Article Text

The practical use of surface electromyography during running: does the evidence support the hype? A narrative review
  1. R Subbu1,
  2. R Weiler1,
  3. G Whyte2
  1. 1University College London, Institute Sport Exercise and Health, University College London Hospitals NHS Foundation Trust, London, UK
  2. 2Liverpool, UK
  1. Correspondence to Dr R Subbu; rajsubbu1{at}


Background/aims Surface electromyography (sEMG) is a commonly used technique to investigate muscle activation and fatigue, which is non-invasive and can allow for continuous measurement. Systematic research on the use of sEMG in the sporting environment has been on-going for many years and predominantly based on cycling and rowing activities. To date there have been no reviews assessing the validity and reliability in sEMG exclusively in running activities specifically during on-field testing. The purpose of this review is to evaluate the use of sEMG in the practical context and whether this be translated to on-field testing.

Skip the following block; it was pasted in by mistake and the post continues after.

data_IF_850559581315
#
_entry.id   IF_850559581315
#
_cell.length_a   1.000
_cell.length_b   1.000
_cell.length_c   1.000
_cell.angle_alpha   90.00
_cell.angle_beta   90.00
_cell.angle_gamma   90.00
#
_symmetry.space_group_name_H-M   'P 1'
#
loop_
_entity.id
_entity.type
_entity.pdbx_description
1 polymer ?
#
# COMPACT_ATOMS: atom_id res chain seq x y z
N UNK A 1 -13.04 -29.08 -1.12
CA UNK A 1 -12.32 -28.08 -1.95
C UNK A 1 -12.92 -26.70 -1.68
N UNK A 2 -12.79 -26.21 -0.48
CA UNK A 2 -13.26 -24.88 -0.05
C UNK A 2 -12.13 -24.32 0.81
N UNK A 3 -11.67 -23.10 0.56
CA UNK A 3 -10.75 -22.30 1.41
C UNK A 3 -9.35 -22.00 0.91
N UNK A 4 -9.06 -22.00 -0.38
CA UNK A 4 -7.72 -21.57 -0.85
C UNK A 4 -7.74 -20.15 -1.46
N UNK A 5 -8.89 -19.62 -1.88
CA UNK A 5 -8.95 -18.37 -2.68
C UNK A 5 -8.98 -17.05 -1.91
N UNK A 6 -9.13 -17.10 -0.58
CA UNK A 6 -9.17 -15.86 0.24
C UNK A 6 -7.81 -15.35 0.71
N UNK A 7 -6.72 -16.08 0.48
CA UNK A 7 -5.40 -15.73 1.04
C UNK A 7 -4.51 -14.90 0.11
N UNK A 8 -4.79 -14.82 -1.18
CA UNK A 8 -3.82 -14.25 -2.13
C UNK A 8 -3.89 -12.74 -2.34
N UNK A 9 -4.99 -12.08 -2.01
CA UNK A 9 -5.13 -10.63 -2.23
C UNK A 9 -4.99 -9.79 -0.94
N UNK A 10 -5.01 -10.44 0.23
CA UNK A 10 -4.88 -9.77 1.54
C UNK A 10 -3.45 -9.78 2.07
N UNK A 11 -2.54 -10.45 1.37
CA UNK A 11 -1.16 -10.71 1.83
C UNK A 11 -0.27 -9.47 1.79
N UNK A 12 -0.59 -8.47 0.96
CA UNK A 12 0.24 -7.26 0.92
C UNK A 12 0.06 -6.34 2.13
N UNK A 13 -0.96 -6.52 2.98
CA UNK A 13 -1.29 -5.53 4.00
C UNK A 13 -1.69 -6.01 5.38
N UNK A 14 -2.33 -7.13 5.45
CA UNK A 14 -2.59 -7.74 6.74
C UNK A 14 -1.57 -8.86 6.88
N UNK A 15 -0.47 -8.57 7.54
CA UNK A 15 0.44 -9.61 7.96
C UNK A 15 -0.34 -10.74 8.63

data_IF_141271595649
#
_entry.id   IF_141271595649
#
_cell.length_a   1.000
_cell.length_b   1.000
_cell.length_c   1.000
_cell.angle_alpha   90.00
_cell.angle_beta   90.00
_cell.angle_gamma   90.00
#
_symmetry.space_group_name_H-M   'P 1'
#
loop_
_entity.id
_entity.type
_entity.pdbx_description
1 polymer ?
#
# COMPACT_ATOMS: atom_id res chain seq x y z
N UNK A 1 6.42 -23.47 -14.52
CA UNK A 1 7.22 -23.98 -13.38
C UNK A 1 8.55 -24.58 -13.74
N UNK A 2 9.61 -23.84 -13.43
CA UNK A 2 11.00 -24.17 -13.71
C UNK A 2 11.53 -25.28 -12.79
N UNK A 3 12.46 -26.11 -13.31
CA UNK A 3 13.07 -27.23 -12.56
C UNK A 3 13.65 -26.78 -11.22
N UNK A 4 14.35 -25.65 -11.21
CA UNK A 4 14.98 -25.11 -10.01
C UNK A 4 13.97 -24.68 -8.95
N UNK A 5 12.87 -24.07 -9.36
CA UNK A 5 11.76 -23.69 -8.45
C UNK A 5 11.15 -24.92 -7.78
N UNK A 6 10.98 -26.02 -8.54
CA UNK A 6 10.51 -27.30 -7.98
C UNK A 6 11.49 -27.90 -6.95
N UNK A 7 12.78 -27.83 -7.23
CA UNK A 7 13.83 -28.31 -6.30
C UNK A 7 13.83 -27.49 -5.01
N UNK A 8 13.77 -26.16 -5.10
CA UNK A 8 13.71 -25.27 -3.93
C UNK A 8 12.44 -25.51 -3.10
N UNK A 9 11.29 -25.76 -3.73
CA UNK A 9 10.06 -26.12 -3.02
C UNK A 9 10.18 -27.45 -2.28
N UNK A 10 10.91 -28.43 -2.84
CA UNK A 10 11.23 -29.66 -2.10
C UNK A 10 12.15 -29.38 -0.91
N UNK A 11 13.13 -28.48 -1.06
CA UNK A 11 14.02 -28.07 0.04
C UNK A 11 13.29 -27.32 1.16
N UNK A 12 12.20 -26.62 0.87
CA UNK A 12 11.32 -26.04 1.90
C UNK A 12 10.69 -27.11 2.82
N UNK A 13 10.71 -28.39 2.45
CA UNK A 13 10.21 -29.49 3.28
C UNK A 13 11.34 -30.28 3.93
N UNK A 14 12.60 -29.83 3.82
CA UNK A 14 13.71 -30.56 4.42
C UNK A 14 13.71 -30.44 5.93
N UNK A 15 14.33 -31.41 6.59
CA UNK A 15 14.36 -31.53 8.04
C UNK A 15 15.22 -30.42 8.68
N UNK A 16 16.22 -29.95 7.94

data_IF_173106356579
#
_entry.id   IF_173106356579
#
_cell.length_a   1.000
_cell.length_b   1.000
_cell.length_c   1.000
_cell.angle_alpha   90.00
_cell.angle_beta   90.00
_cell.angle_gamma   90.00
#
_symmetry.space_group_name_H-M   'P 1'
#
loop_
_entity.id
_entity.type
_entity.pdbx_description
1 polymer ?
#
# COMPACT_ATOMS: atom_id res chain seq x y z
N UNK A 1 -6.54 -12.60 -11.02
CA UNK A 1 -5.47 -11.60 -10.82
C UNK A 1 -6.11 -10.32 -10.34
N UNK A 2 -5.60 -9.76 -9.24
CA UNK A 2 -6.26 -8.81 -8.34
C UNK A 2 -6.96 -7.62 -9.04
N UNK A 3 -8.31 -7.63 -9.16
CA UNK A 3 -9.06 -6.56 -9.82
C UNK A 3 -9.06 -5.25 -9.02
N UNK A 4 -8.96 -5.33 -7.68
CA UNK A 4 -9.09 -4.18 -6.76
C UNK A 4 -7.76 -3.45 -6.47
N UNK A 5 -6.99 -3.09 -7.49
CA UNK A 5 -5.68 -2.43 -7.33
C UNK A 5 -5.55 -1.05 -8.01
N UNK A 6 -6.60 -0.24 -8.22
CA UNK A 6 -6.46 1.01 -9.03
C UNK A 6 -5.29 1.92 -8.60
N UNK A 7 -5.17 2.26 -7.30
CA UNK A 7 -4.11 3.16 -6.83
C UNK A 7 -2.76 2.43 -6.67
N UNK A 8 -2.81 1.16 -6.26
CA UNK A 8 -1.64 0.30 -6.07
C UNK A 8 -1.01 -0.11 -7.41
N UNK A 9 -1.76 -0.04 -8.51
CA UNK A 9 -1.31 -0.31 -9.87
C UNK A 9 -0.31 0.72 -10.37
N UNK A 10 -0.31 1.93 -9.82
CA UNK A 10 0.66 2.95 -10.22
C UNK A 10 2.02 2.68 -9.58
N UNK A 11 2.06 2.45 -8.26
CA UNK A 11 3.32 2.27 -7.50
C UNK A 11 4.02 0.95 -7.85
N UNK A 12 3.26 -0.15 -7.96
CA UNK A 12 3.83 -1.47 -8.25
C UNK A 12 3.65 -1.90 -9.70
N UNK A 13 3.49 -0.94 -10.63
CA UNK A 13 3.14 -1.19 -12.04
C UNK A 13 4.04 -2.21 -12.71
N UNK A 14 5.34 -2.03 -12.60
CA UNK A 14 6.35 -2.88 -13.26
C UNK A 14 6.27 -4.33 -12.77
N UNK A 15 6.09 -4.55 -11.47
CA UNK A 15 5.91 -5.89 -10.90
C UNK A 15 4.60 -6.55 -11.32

Methods Electronic literature searches were performed using the Cochrane Library, PUBMED, CINAHL and PeDro without restrictions on the study date to identify the relevant current English language literature.

Results 10 studies were relevant after title and content review. All the studies identified were all level three evidence based. The general trends of the sEMG activity appear to correlate with running velocity and muscle fatigue seems almost always the consequence of prolonged, dynamic activity. However, these changes are not consistently measured or statistically significant throughout the studies raising the question of the accuracy and reliability when analysing sEMG measurements and making assumptions about the cause of fatigue.

Conclusions An agreed consensus when measuring and analysing sEMG data during running activities particularly in field testing with the most appropriate study design and reliable methodology is yet to be determined and further studies are required.

  • Adaptations of skeletal muscle to exercise and altered neuromuscular activity
  • Skeletal muscle
  • Implementation
  • Neuromuscular
  • Review

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